A group of member countries of the European Union (EU) asked the bloc to finance the construction of “physical barriers” to protect external borders. The 12 countries signed a letter to the European Commission as EU interior ministers meet in Luxembourg to address the migration situation amid complaints of express expulsions in Greece and Croatia.
In a letter to the European Commission, Austria, Bulgaria, Cyprus, Czechia, Denmark, Estonia, Greece, Hungary, Lithuania, Latvia, Poland and Slovakia they stressed that “Physical barriers appear to be an effective border protection measure, serving in the interest of the entire EU, not just the front-line Member States.” In this sense, they add, “This legitimate measure should be funded additionally and adequately as a priority from the EU budget”. The spokesman for the European Commission, Eric Mamer, reported that they received the letter and “we will reply to it in due course.”
In the letter, the 12 countries refer to the instrumentalization of migration for political purposes. “The EU needs to adapt the existing legal framework to the new realities, which will allow us to adequately address attempts to instrumentalize illegal migration for political purposes and other hybrid threats,” they wrote.
The document circulated hours before the meeting of the Interior Ministers of the European bloc in which they made a balance on the limited progress they made to negotiate the reform of immigration policy and common asylum. Part of the agenda was also to address the concern about the “instrumentalization” that countries make of migration to pressure the European Union.
Although the letter does not make specific reference to a country, the text resonates with the complaints the EU made about the attempts to Belarusian government of Alexandr Lukashenko to weaken the bloc by allowing the irregular passage of migrants to the Schengen area. This year the European Commission warned Morocco after the crisis in Ceuta in which thousands of migrants arrived at the Spanish border and also mediated with Turkey to allow the passage to Greece.
“No third country should be able to make use of our asylum system for the purpose of political pressure and blackmailing the EU and its member states or to exploit the current situation in Afghanistan,” the letter states.
The Lithuanian Interior Minister, Agné Bilotaité, stated that “it is a hybrid attack and in these types of situations we need a strong response. We understand that without a physical barrier it is impossible to protect the Lithuanian and European border. For now we can finance a surveillance system but it is not efficient ”.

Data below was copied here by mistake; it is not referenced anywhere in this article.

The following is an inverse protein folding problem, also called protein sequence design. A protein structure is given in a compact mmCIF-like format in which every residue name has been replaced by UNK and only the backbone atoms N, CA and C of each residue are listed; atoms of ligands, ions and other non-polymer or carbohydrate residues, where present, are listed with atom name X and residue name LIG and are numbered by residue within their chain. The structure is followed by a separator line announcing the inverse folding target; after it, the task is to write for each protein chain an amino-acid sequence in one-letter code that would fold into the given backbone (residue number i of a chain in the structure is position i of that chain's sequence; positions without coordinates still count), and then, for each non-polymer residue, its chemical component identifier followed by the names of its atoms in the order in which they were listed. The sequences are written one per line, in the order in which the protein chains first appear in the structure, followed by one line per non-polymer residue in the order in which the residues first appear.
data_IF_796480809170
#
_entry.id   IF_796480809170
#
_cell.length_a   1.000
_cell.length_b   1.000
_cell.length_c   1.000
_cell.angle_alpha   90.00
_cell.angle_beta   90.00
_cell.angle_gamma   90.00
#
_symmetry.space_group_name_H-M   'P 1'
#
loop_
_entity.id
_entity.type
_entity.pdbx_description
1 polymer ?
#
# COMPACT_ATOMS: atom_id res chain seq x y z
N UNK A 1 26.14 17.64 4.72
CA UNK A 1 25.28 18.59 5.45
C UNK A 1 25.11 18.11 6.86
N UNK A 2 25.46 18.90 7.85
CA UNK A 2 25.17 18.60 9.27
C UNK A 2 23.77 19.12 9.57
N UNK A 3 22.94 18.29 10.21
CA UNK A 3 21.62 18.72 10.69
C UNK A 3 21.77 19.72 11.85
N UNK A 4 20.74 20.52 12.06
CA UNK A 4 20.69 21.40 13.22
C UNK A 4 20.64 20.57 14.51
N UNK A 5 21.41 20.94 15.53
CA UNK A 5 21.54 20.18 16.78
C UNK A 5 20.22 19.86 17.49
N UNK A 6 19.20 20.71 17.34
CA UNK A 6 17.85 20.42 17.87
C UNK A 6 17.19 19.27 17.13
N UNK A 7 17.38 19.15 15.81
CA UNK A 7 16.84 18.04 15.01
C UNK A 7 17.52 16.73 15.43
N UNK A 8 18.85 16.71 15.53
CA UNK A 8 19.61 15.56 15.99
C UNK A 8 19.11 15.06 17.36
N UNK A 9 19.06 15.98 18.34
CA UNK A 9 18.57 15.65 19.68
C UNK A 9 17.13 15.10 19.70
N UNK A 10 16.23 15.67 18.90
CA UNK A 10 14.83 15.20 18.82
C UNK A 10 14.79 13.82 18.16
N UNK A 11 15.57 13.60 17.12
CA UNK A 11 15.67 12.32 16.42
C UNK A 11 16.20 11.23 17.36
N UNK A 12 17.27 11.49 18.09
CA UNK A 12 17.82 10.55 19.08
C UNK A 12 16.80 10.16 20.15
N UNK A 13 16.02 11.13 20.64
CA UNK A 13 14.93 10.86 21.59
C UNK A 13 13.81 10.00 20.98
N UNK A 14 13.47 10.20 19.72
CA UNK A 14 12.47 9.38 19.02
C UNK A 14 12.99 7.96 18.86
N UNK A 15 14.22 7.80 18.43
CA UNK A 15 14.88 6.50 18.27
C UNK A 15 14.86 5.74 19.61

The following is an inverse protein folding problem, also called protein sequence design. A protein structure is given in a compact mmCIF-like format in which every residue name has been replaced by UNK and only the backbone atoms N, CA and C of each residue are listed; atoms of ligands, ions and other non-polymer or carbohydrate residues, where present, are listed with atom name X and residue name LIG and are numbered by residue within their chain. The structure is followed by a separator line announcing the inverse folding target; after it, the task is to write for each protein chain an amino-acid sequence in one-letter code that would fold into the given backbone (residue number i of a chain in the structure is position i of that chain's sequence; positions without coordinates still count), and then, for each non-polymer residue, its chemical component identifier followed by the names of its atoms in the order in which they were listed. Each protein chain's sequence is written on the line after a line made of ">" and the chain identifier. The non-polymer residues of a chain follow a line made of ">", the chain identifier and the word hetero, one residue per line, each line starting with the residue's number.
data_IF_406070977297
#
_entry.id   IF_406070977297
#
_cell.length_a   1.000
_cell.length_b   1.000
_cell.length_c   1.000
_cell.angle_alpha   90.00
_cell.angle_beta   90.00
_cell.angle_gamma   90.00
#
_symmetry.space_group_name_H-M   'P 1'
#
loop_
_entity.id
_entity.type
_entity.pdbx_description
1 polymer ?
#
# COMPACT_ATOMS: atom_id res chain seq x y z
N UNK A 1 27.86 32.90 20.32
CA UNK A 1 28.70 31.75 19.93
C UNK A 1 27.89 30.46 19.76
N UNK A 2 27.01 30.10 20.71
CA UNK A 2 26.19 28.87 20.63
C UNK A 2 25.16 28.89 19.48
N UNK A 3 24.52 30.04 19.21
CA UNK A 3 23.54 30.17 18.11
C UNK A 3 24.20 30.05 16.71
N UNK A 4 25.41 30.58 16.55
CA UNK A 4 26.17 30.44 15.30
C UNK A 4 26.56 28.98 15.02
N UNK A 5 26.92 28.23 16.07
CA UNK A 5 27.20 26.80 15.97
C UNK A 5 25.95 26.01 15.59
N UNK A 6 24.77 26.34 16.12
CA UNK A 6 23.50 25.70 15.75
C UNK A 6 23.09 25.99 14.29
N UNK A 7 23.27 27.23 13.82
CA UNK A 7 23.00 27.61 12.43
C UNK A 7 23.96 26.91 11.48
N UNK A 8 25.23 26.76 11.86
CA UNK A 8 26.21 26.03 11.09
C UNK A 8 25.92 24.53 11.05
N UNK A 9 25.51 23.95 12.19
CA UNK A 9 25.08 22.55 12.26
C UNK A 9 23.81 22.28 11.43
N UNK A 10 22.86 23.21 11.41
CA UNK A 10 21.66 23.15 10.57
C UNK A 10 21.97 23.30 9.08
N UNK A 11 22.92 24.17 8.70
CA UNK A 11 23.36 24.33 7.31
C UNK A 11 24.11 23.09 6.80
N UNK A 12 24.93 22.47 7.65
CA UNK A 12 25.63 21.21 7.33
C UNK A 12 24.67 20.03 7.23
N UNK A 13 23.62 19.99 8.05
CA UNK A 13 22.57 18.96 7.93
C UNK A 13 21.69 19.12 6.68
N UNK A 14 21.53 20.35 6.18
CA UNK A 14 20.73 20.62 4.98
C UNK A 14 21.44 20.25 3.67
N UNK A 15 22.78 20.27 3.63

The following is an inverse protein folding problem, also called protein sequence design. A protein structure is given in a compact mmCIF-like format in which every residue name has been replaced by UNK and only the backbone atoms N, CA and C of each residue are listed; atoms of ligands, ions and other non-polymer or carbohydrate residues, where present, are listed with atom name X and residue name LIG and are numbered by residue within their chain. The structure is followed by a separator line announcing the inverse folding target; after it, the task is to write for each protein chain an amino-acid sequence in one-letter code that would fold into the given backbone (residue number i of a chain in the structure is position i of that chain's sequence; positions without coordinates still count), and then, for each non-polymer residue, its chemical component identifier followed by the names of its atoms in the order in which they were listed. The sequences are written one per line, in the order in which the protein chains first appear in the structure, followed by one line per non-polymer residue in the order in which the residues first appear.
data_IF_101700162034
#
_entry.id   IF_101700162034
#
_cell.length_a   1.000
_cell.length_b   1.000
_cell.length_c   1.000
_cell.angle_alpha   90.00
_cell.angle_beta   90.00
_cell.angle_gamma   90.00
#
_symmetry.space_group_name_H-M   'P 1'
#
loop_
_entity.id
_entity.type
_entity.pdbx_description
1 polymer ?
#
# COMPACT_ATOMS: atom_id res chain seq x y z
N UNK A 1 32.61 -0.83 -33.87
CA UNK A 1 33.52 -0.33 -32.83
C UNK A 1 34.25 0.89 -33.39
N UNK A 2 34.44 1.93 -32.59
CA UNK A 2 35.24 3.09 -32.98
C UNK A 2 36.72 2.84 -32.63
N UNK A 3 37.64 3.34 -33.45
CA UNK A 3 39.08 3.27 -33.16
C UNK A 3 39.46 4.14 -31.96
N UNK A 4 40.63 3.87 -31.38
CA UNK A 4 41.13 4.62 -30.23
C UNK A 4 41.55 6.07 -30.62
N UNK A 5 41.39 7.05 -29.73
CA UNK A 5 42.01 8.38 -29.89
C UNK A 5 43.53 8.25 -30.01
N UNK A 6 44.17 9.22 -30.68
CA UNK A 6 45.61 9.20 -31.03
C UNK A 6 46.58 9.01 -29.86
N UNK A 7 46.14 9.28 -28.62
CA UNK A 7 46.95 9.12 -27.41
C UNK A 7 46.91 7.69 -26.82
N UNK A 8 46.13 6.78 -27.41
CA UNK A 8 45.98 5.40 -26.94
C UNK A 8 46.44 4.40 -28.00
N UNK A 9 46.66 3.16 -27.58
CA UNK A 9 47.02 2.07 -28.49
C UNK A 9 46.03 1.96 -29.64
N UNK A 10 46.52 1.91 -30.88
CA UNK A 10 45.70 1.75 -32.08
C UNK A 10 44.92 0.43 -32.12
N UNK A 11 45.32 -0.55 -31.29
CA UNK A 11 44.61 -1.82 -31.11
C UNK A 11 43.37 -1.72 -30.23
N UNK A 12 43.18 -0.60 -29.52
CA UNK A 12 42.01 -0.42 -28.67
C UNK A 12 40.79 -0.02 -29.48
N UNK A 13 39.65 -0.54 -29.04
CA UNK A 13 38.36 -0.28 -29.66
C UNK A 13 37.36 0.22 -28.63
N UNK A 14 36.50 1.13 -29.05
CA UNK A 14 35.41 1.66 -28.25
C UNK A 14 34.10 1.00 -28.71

For his part European Commissioner for Home Affairs Ylva Johansson pointed out that it is not the responsibility of the European Union to finance border protection. “I fully agree that we need to do more to strengthen the protection of our external borders. I have nothing against Member States building fences but as to whether it is a good idea to use European funding for this I must say that I do not think so “, he remarked in reference to the letter sent by the 12 European countries.
While Ales Hojs, the Minister of the Interior of Slovenia, country that currently holds the presidency of the Council of the European Union, He was in favor of the letter and said that opinions on the subject are divergent. “We have not signed the letter, but we support it. After the disaster in 2015, Slovenia as a Member State, which has no external border, decided to put up fences and finance them with our budget. We have closed parts with the border with Croatia and will continue to do so in the future. It is clear that if we annually detain up to 14,000 illegal immigrants at the European internal border, about 50 people a day, the protection of the external border is not efficient and it is our obligation to protect it, “said Hojs.
Migration and Asylum Pact
In this sense, the European Pact on Migration and Asylum continues to stagnate amidst complaints of express expulsions in several EU countries. In the last week they met journalistic investigations that point to the police of Greece and Croatia for participating in alleged “hot returns” of irregular migrants at their borders.
Johansson described the complaints as “very worrying” and assured that it would be one of the issues to be addressed during the meeting of European ministers. “It seems fundamental to me that this information is thoroughly investigated, there is a danger of damaging the reputation of the European Union,” he said.
The ministers also supported Brussels proposals to improve controls and identification of people crossing the external borders of the EU, although they could not reach an agreement. For the MED5 countries (Spain, Italy, Malta, Cyprus and Greece) it is important that a global agreement is reached on the Migration and Asylum Pact and they do not want to advance with an isolated agreement.